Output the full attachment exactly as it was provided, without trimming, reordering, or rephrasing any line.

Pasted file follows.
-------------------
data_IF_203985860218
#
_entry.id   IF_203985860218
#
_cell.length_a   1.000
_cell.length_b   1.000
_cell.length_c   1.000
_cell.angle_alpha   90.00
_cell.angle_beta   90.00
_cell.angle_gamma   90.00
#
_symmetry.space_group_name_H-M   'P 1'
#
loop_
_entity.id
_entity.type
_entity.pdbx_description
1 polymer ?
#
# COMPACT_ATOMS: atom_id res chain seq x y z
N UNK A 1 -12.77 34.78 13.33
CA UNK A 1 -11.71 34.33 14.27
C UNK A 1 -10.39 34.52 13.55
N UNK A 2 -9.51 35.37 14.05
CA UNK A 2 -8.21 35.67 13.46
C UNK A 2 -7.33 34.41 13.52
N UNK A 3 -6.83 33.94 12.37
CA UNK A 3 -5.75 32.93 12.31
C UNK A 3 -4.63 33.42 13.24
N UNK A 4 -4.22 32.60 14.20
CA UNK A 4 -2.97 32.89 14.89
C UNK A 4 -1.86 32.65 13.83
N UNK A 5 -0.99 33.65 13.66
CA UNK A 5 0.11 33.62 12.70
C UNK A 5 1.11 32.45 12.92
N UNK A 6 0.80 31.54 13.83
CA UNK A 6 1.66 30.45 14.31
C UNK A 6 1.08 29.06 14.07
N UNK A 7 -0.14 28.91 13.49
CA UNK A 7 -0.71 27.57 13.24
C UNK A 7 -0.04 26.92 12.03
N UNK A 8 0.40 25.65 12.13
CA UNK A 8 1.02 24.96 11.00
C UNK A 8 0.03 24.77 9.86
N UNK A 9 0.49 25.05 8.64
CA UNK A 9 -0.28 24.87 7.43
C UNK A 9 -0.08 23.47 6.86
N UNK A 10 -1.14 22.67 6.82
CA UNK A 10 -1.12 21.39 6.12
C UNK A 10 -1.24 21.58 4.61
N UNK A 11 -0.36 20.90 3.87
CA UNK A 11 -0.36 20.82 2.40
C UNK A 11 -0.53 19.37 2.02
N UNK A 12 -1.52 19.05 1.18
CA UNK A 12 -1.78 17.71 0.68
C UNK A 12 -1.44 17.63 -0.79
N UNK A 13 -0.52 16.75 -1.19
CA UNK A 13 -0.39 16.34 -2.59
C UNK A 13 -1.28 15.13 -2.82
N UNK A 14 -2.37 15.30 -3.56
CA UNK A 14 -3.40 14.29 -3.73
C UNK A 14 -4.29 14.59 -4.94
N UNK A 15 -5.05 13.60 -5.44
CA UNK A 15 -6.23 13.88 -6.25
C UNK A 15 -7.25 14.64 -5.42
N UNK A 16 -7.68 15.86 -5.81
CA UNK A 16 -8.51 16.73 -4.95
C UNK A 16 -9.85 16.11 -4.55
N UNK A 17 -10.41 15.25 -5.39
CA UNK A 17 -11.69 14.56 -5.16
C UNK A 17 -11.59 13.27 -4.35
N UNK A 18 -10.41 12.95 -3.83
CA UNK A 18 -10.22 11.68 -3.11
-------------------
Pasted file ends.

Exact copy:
data_IF_203985860218
#
_entry.id   IF_203985860218
#
_cell.length_a   1.000
_cell.length_b   1.000
_cell.length_c   1.000
_cell.angle_alpha   90.00
_cell.angle_beta   90.00
_cell.angle_gamma   90.00
#
_symmetry.space_group_name_H-M   'P 1'
#
loop_
_entity.id
_entity.type
_entity.pdbx_description
1 polymer ?
#
# COMPACT_ATOMS: atom_id res chain seq x y z
N UNK A 1 -12.77 34.78 13.33
CA UNK A 1 -11.71 34.33 14.27
C UNK A 1 -10.39 34.52 13.55
N UNK A 2 -9.51 35.37 14.05
CA UNK A 2 -8.21 35.67 13.46
C UNK A 2 -7.33 34.41 13.52
N UNK A 3 -6.83 33.94 12.37
CA UNK A 3 -5.75 32.93 12.31
C UNK A 3 -4.63 33.42 13.24
N UNK A 4 -4.22 32.60 14.20
CA UNK A 4 -2.97 32.89 14.89
C UNK A 4 -1.86 32.65 13.83
N UNK A 5 -0.99 33.65 13.66
CA UNK A 5 0.11 33.62 12.70
C UNK A 5 1.11 32.45 12.92
N UNK A 6 0.80 31.54 13.83
CA UNK A 6 1.66 30.45 14.31
C UNK A 6 1.08 29.06 14.07
N UNK A 7 -0.14 28.91 13.49
CA UNK A 7 -0.71 27.57 13.24
C UNK A 7 -0.04 26.92 12.03
N UNK A 8 0.40 25.65 12.13
CA UNK A 8 1.02 24.96 11.00
C UNK A 8 0.03 24.77 9.86
N UNK A 9 0.49 25.05 8.64
CA UNK A 9 -0.28 24.87 7.43
C UNK A 9 -0.08 23.47 6.86
N UNK A 10 -1.14 22.67 6.82
CA UNK A 10 -1.12 21.39 6.12
C UNK A 10 -1.24 21.58 4.61
N UNK A 11 -0.36 20.90 3.87
CA UNK A 11 -0.36 20.82 2.40
C UNK A 11 -0.53 19.37 2.02
N UNK A 12 -1.52 19.05 1.18
CA UNK A 12 -1.78 17.71 0.68
C UNK A 12 -1.44 17.63 -0.79
N UNK A 13 -0.52 16.75 -1.19
CA UNK A 13 -0.39 16.34 -2.59
C UNK A 13 -1.28 15.13 -2.82
N UNK A 14 -2.37 15.30 -3.56
CA UNK A 14 -3.40 14.29 -3.73
C UNK A 14 -4.29 14.59 -4.94
N UNK A 15 -5.05 13.60 -5.44
CA UNK A 15 -6.23 13.88 -6.25
C UNK A 15 -7.25 14.64 -5.42
N UNK A 16 -7.68 15.86 -5.81
CA UNK A 16 -8.51 16.73 -4.95
C UNK A 16 -9.85 16.11 -4.55
N UNK A 17 -10.41 15.25 -5.39
CA UNK A 17 -11.69 14.56 -5.16
C UNK A 17 -11.59 13.27 -4.35
N UNK A 18 -10.41 12.95 -3.83
CA UNK A 18 -10.22 11.68 -3.11